As set forth above, the HPA establishes grounds for removal and relocation of monuments that are exceedingly narrow. See the University of North Carolina Law Review note by Kasi E. Wahlers; North Carolina’s Heritage Protection Act: Cementing Confederate Monuments in North Carolina’s Landscape, 94 N.C. L. Rev. at 2176, p. 2185 (2016), which states “…the [HPA] effectively prohibits any object of remembrance from being permanently removed, and it only permits relocation in two narrow circumstances;” The author also notes “[w]hen considering the way the statute operates as opposed to how it appears on its face, the North Carolina HPA is functionally a complete prohibition of monument removal.” Id. at 2188-89. Pursuant to the HPA, the only circumstances under law which permit the temporary removal of an object of remembrance (e.g. monuments) as outlined above, are set forth under subsections (b)(1) and (b)(2). From the plain and unambiguous statutory language set forth therein, there appears no viable argument related to any action regarding the removal of the monument located within your jurisdiction, as your locality is a subdivision of the State of North Carolina. Moreover, relocation is intended to be temporary to preserve and protect monuments during construction and other related activities.
However, among the three listed exceptions set forth under the law, subsection (c)(3), does permit removal of a monument (e.g. object of remembrance) only when “…[the] object of remembrance for which a building inspector or similar official has determined poses a threat to public safety because of an unsafe or dangerous condition.” (Emphasis added to original). It is this exception which is now used as a rationale for removing monuments due to violent protests and criminal activity. But unlike the analysis with respect to subsection (b) requiring preservation, subsection (c)(3)’s reference to “public safety” and “dangerous condition” are doubtful rationale in relation to violent protests and the like. Unfortunately, this argument was employed by Governor Cooper this past Saturday, as a pretense to remove the Confederate Monuments on the Capitol Square in Raleigh. We understand that a number of communities around the State may be inspired to act in the same manner. Nevertheless, the clear language of subsection (c)(3) specifically limits removal due to the physical condition (e.g., weakness, decay, etc.) of a monument, which has been verified by a building inspector or other official inspector. This does not permit an exception to the law based on exterior threats by violent protesters, rioters or vandals.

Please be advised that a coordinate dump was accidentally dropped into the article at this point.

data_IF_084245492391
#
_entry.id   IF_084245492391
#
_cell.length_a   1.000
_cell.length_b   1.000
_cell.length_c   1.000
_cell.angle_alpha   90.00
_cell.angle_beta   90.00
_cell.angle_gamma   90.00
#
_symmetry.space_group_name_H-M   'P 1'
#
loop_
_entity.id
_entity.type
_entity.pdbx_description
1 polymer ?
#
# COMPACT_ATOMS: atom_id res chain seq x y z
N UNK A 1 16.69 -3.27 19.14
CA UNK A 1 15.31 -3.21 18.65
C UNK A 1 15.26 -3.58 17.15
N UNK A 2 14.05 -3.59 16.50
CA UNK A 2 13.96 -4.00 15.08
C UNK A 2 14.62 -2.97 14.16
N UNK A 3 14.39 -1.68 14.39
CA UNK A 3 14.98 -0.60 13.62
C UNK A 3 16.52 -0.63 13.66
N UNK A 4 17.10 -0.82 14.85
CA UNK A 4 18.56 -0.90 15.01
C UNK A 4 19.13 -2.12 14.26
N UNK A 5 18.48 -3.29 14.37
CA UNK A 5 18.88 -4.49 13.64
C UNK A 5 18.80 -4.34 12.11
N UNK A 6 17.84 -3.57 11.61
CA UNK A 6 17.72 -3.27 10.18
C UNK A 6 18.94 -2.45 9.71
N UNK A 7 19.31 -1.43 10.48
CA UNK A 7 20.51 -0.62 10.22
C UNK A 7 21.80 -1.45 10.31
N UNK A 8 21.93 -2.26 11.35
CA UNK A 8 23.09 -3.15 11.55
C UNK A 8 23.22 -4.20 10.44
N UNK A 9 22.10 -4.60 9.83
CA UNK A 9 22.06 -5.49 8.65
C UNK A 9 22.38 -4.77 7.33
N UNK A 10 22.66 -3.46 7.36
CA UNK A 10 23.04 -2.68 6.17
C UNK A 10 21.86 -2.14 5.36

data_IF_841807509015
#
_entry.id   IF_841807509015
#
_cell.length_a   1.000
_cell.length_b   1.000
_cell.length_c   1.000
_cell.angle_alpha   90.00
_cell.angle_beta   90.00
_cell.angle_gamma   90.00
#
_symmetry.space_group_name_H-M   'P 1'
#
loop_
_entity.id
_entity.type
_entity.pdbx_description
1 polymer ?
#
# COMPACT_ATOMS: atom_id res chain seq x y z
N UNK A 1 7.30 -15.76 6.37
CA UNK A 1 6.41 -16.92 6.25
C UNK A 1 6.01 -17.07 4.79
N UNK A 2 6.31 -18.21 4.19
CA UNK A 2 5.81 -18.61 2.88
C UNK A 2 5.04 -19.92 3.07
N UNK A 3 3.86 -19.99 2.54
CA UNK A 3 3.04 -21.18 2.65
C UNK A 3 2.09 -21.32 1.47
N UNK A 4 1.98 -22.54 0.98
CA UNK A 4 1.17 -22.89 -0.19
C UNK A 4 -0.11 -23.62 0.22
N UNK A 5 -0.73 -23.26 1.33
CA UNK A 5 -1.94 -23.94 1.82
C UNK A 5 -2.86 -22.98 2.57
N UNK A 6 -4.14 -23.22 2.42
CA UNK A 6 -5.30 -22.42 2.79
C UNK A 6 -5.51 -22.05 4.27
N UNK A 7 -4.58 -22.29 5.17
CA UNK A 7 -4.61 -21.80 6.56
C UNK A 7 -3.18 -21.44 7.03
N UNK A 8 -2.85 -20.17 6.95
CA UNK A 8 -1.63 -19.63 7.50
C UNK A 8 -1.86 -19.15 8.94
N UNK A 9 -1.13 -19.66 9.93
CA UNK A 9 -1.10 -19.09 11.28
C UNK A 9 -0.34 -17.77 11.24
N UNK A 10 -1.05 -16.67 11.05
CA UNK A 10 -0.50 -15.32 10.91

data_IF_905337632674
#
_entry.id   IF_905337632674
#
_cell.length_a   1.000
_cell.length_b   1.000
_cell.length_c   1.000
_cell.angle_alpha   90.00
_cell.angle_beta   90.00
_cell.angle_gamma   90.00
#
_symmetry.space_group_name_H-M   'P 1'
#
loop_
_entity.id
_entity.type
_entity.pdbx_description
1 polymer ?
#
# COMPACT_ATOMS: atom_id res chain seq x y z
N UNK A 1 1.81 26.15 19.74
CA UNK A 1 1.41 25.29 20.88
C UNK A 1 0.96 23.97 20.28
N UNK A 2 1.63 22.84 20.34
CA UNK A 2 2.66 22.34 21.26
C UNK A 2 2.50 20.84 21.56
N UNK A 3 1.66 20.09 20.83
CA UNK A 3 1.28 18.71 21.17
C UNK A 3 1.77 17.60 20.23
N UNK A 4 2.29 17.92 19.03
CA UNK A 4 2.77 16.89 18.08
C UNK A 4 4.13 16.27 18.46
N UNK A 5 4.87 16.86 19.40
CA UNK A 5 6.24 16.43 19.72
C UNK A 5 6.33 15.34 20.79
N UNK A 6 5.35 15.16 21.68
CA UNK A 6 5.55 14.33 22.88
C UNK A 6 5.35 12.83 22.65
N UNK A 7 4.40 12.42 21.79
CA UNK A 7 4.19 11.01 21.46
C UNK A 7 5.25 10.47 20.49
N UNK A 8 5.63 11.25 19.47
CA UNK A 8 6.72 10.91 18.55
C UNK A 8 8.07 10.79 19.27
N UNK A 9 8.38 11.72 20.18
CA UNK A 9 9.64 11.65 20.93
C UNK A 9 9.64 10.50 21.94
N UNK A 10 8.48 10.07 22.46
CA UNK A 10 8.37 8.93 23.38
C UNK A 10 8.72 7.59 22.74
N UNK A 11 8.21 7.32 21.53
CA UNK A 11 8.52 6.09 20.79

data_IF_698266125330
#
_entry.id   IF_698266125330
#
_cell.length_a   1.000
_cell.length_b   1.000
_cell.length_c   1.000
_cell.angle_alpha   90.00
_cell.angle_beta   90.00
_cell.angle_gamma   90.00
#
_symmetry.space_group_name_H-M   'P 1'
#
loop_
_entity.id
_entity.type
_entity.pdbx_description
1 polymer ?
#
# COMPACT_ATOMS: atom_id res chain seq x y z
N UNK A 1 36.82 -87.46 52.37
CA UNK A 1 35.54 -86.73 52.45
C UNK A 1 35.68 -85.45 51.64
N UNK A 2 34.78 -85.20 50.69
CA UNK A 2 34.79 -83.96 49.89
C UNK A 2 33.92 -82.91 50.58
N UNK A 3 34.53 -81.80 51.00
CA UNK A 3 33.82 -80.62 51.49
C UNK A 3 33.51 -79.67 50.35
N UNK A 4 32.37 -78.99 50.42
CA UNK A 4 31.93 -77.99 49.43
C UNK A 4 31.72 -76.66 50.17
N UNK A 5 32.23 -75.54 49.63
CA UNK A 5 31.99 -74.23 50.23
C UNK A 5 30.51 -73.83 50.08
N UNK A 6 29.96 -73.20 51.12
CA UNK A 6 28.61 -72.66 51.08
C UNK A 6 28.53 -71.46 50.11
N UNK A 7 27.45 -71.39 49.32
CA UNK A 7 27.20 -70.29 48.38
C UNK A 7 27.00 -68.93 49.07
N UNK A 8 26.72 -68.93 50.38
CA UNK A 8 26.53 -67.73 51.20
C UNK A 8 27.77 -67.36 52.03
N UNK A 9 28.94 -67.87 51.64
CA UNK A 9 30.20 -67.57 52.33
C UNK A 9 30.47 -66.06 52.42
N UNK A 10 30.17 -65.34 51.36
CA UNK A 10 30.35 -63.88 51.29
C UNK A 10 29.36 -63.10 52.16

This clear legal interpretation was confirmed in a judgment entered by the North Carolina Historical Commission, the body with exclusive jurisdiction under the HPA or “Monuments Law” related to temporary or permanent removal of monuments owned by the state or political subdivision of the state, at a formal commission meeting held on August 22, 2018. At that meeting, it examined a proposal from Governor Cooper incorporating that incorrect interpretation to relocate the three Confederate monuments from the State Capitol grounds. Interestingly, the vote supporting the correct interpretation of the HPA, and against Governor Cooper, was a 9 to 2 decision, which included support from members of the Commission appointed by the governor. And the monuments remained in place legally until the Monuments Law was violated by Governor Cooper’s order.
We sincerely stress that actions taken in derogation of the law because of violent mobs, rioters, protestors or vandals cannot be supported. In this case, the law clearly supports the monuments remaining in place. Please understand we wish to work with localities within the state, but we do ask that they abide by the controlling principle in our republic, that if laws passed by a state legislature are ignored, then the mob controls thereby making ineffectual the rule of law. Accordingly, it is up to you to ensure law enforcement protects the monuments located within your jurisdiction as required under N.C. Gen. Stat. § 100-2.1 Further, the State and its political subdivisions have an obligation to hold all of those who act in a lawless manner, whether in direct violation of the HPA or other state laws — accountable. As we are a nation of laws, there is a prohibition against rewarding those who willingly break such laws by failing to enforce the very laws they violate. If local governments wish to move theses statues, they need to either present their case before the North Carolina Historical Commission or work to have the law changed. We respectfully ask you not ignore the law or cynically attempt to say the law allows action that it clearly does not.